A Wide Bay barrister says the Queensland Government’s new mental health legislation will protect the community’s most vulnerable.
State Parliament passed the new laws last week, which allow magistrates to dismiss minor charges when the accused is deemed to be of unsound mind.
The laws also provide a regulatory framework to help patients who are too unwell to be able to make decisions about their own treatment and care.
Barrister Bill McMillan said if the legislation was included in the Mental Health Act sooner, it could have prevented the closure of the Barrett Centre in early 2014.
“To the greatest extent practicable, a minor receiving treatment and care must have the minor’s best interest recognised and promoted and in particular they must receive treatment and care separated from adults if practicable,” he said.
“If that was in the legislation prior to the decision to close they may have decided on another decision.”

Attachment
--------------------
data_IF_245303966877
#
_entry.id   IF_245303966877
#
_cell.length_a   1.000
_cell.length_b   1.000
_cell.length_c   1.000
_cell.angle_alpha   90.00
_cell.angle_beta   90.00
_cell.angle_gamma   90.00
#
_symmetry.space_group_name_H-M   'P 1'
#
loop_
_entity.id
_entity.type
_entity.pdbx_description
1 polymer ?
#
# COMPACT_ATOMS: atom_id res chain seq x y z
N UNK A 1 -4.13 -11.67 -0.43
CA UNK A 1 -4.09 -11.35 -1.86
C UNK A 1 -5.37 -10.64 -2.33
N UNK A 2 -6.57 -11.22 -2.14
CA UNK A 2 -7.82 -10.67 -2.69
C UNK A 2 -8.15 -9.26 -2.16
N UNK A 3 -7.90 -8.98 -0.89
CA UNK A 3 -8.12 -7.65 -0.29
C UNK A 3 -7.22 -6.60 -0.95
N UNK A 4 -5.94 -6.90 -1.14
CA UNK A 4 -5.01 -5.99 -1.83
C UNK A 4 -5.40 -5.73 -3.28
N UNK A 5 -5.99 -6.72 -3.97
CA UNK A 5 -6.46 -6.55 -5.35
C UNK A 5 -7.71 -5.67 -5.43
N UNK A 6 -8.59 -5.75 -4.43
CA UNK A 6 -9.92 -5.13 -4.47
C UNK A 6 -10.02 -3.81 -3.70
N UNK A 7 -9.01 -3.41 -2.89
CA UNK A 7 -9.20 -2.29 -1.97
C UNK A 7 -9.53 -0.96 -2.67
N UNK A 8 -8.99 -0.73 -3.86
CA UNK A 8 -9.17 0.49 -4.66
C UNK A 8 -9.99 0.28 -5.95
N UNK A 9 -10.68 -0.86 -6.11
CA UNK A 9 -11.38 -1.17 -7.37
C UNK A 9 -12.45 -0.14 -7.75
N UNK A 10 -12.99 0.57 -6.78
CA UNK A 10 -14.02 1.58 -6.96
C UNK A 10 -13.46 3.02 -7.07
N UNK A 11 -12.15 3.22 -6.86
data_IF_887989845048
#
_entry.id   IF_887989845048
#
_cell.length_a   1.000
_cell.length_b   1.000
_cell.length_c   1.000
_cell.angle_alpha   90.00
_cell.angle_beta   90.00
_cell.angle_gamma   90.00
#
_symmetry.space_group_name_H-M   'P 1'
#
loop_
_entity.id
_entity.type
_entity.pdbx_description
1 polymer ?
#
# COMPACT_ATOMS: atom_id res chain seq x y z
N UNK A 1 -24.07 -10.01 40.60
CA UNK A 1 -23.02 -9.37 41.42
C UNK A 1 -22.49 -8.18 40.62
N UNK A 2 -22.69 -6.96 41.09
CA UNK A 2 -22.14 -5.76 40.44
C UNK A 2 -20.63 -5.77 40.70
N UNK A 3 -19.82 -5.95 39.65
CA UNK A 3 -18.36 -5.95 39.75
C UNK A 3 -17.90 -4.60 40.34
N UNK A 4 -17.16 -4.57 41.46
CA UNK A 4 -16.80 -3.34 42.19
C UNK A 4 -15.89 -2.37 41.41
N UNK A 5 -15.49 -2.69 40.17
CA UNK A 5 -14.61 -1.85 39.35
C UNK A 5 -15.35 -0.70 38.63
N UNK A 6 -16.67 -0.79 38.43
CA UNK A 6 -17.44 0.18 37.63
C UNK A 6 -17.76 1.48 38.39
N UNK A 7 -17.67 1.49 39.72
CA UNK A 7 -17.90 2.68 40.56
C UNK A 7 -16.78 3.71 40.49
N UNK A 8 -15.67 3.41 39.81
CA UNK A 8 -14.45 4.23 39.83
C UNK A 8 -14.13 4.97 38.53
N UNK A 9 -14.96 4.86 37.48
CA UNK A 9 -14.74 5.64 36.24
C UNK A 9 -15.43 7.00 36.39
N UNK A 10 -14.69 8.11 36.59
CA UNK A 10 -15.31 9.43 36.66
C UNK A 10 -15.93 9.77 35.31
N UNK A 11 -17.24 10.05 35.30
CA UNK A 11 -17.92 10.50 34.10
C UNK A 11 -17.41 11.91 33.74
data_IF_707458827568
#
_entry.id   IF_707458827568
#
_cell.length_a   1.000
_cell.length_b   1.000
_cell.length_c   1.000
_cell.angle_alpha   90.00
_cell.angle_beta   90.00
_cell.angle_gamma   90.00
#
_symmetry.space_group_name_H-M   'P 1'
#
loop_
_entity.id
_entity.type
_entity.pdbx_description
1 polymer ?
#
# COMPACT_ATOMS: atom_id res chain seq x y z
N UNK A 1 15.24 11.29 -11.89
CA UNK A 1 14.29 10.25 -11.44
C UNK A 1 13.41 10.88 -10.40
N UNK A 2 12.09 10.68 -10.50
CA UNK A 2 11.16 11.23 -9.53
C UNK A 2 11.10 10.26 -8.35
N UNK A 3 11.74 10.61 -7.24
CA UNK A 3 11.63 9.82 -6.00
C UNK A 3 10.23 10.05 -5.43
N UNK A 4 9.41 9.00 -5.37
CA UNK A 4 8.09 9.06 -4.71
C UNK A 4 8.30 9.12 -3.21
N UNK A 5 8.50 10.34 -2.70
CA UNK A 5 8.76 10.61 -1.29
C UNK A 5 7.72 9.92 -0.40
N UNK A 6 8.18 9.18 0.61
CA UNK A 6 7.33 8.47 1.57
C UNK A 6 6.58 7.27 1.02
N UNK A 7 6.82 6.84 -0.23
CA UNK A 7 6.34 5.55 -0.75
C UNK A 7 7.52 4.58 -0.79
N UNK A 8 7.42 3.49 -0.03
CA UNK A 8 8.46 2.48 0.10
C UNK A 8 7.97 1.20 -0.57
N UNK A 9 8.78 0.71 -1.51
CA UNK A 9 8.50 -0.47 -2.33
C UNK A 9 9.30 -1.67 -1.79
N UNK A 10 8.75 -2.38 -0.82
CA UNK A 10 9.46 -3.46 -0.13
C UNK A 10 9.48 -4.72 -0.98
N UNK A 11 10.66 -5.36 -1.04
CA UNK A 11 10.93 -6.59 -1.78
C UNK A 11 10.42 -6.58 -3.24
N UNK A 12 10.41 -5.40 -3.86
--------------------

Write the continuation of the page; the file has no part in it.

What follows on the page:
Mr McMillan said when enforced, the new laws would lift pressure on the courts.
“I know of one matter that has taken almost 12 months before the Mental Health Court to have to go through various stages and I believe that’s almost approaching a scandal,” he said.
“The magistrate, however, with this innovation, may be able to deal with … cases that won’t need to go to the Mental Health Court.”
The Queensland Mental Health Commission welcomed the passing of the new legislation.
Commissioner Dr Lesley van Schoubroeck congratulated the Government and Opposition on progressing the legislation and for including a range of mechanisms that “respected the rights of consumers and their families”.
“The challenge remains to ensure that sufficient resources are allocated to empower people with lived experience to exercise the rights this new legislation will provide,” she said.
“Development of legislation that balances the rights of people with mental illness while providing for their involuntary treatment is necessarily complex.
“Consultation and drafting of this new legislation has taken over two years but the time spent ensuring people with mental illness are at all times provided with least restrictive and recovery-oriented treatment and care, has resulted in a better outcome.”
This article first appeared on ‘ABC’ on 22 February 2016.